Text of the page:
13 Unfair Labor Practices-Unions
The following practices were made illegal by Taft-Hartley: Mass picketing in numbers that physically bar others from entering the plant Threatening bodily injury to other employees Threatening that employees will lose their jobs unless they support the union Entering a contract with an employer when a majority of employees have not chosen the union Fining or expelling members for filing unfair labor charges with the NLRB

14 Unfair labor practices-unions

15 Taft-Hartley The Taft-Hartley Act makes the following union practices illegal. Secondary boycott, which occurs when a labor union pressures other businesses to stop purchasing goods and services from a business with which the union has a dispute. Featherbedding,” which occurs when the union requires a business organization to pay employees wages even though the employees are not performing any services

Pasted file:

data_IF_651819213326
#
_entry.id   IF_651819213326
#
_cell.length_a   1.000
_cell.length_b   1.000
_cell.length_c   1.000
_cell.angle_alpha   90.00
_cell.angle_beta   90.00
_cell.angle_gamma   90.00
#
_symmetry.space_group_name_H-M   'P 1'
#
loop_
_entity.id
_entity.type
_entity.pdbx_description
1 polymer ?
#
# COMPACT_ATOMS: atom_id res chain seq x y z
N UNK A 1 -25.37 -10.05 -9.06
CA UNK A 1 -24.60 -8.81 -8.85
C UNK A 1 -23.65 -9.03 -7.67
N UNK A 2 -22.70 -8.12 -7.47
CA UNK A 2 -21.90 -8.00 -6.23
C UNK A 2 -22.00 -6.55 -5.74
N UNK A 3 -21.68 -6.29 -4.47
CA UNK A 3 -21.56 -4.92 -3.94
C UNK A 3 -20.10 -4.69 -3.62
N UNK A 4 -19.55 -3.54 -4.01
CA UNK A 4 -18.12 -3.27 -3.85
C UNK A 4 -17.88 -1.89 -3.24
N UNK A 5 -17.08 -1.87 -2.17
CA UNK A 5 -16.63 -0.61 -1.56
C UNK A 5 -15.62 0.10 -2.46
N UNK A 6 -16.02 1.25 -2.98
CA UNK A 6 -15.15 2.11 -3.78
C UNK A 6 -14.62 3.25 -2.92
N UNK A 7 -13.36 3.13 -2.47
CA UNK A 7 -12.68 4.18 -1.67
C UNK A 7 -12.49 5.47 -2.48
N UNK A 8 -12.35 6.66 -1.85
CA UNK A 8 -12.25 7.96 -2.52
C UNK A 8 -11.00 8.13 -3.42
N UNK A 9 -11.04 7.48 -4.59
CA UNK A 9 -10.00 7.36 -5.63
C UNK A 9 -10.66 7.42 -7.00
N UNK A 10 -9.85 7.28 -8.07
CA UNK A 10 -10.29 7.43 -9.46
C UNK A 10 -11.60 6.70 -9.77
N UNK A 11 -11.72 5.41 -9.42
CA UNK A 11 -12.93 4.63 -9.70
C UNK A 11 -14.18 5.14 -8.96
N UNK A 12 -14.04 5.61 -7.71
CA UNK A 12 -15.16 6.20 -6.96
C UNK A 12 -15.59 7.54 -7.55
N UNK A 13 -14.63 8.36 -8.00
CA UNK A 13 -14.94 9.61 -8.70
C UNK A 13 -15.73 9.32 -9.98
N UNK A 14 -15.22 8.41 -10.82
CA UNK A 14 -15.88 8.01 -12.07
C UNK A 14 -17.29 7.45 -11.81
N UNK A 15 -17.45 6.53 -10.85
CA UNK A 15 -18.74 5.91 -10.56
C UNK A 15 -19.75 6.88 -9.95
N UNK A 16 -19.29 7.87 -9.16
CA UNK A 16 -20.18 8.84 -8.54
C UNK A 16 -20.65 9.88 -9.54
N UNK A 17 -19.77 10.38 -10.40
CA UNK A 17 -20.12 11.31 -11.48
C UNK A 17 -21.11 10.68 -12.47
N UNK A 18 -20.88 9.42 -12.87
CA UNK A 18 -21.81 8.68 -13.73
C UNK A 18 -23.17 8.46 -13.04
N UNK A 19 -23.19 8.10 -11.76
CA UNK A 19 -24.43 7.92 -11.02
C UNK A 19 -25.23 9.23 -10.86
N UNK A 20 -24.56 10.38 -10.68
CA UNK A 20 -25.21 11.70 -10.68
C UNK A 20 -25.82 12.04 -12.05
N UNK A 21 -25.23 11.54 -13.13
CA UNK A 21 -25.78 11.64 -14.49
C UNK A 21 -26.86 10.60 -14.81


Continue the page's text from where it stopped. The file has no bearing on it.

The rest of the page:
16 Taft-Hartley Specifically made closed shops illegal.
A closed shop hires only individuals who are members of a particular labor union. Other important labor distinctions: A union shop does not require union membership as a condition of hiring but does require employees to join the union once they are on the job. An agency shop does not require employees to join the union but requires them to pay service fees to the union. An open shop does not require employees to have any relationship with the union.

17 Right-To-Work Laws Taft-Hartley provided states with the authority to enact right-to-work laws. Which allow open-shop arrangements. Where employees are not required to join or contribute to a union Unions are not in favor of right-to-work laws. They argue that unions provide many benefits for employees and that nonunion employees who receive these benefits without paying are getting a “free ride.”